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dc.contributor.authorFowler, Robin
dc.contributor.supervisorDr Andrew Maiorana
dc.contributor.supervisorAssoc. Prof. Sue Jenkins

Background and research questions. The four studies reported in this thesis investigated the implications of an elevated pulmonary artery pressure (PAP) on the response to an exertional challenge. The level of symptoms and exertion that healthcare professionals consider appropriate for patients with pulmonary arterial hypertension (PAH) was explored in the first study. In studies two, three, and four, exercise responses and exercise testing were evaluated in individuals with an elevated PAP on exercise, but a normal PAP at rest (exercise-induced pulmonary arterial hypertension, [EIPAH]).The following research questions were addressed: 1. Is there consistency in the advice given by healthcare professionals in Australia regarding physical exertion and symptoms, and in referral for exercise rehabilitation, for patients with PAH? 2. What are the clinical implications of an elevated PAP in symptomatic individuals with risk factors for PAH but who have a normal PAP at rest (EIPAH)? 3. Can the six-minute walk test (6MWT) identify reduced exercise capacity and accurately estimate aerobic capacity in individuals with EIPAH? 4. Are the haemodynamic and symptomatic responses to maximal and submaximal resistance exercise similar to the responses demonstrated during comparable intensities of aerobic exercise in individuals with EIPAH?Abstracts for the reported studies. This PhD program formed the basis for four publications in peer reviewed, international, scientific journals. These four publications are summarised, in abstract form, below. The full manuscripts of these publications constitute Chapters 4-7 of this thesis.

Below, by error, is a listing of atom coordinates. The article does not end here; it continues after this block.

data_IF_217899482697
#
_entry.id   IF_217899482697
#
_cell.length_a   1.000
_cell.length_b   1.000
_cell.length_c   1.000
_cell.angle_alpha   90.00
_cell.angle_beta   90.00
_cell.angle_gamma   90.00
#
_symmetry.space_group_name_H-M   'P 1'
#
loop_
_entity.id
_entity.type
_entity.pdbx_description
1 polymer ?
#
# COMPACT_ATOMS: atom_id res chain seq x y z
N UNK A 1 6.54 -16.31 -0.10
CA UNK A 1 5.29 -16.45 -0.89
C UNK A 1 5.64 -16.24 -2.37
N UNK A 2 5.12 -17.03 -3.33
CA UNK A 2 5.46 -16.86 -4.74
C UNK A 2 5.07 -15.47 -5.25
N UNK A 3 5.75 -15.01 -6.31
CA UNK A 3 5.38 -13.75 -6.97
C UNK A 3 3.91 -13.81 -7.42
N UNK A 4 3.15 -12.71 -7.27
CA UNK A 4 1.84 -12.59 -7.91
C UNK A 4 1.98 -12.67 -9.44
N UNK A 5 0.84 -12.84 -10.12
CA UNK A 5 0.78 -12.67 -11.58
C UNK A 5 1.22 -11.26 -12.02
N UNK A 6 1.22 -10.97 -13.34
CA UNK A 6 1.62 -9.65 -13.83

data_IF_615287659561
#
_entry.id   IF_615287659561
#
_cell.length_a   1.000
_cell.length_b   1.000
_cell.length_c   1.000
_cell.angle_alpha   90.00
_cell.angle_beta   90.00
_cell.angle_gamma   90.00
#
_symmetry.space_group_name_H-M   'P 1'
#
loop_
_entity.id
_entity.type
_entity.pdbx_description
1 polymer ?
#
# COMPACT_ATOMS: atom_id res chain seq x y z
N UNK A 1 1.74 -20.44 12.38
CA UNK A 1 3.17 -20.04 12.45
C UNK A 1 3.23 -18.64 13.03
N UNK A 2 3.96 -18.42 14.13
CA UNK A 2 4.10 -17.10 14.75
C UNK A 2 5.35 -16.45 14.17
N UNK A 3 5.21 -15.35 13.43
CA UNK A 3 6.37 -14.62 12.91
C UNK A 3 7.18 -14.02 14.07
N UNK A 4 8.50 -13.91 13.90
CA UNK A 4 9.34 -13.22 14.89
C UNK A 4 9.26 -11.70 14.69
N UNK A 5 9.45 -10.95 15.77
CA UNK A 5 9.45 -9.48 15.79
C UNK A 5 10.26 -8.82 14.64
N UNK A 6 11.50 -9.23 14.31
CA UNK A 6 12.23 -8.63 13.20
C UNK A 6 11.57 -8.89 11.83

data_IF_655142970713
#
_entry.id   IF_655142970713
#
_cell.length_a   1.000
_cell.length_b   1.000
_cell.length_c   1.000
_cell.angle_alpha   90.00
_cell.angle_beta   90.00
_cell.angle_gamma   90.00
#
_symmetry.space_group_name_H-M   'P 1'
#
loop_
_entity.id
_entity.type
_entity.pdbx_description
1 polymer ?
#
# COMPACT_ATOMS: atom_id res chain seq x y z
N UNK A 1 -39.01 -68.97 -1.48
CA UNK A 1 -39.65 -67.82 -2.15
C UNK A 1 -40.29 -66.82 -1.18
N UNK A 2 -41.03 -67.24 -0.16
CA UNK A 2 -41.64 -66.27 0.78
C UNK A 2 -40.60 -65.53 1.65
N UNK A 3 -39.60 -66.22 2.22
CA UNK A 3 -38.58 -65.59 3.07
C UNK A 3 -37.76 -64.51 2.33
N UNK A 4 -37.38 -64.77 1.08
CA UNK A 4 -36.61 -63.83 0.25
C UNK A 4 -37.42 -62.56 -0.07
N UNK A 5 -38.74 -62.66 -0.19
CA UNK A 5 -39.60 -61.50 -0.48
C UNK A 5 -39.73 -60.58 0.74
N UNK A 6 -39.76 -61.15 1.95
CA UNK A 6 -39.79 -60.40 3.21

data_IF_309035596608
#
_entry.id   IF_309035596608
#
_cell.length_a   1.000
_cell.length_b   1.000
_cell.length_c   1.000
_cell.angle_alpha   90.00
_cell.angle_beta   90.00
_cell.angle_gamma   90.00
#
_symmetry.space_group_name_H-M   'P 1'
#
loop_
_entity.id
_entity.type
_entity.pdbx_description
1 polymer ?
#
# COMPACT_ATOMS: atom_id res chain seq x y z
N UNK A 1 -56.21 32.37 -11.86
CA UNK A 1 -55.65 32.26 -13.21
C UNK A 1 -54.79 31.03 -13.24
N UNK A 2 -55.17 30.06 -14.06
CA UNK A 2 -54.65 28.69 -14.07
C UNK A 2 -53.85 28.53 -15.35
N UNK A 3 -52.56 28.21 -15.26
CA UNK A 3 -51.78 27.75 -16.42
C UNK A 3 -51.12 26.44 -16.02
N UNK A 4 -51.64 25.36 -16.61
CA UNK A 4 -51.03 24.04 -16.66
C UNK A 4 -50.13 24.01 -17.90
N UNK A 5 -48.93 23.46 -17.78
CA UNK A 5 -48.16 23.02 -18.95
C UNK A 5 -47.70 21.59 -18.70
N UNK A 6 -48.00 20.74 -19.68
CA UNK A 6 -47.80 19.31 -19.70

dc.publisherCurtin University
dc.subjectexercise responses
dc.subjectelevated pulmonary artery pressure
dc.subjectpulmonary arterial hypertension (PAH)
dc.subjectexercise-induced pulmonary arterial hypertension (EIPAH)
dc.titleThe impact of elevated pulmonary artery pressure on exercise responses
curtin.departmentSchool of Physiotherapy
curtin.accessStatusOpen access

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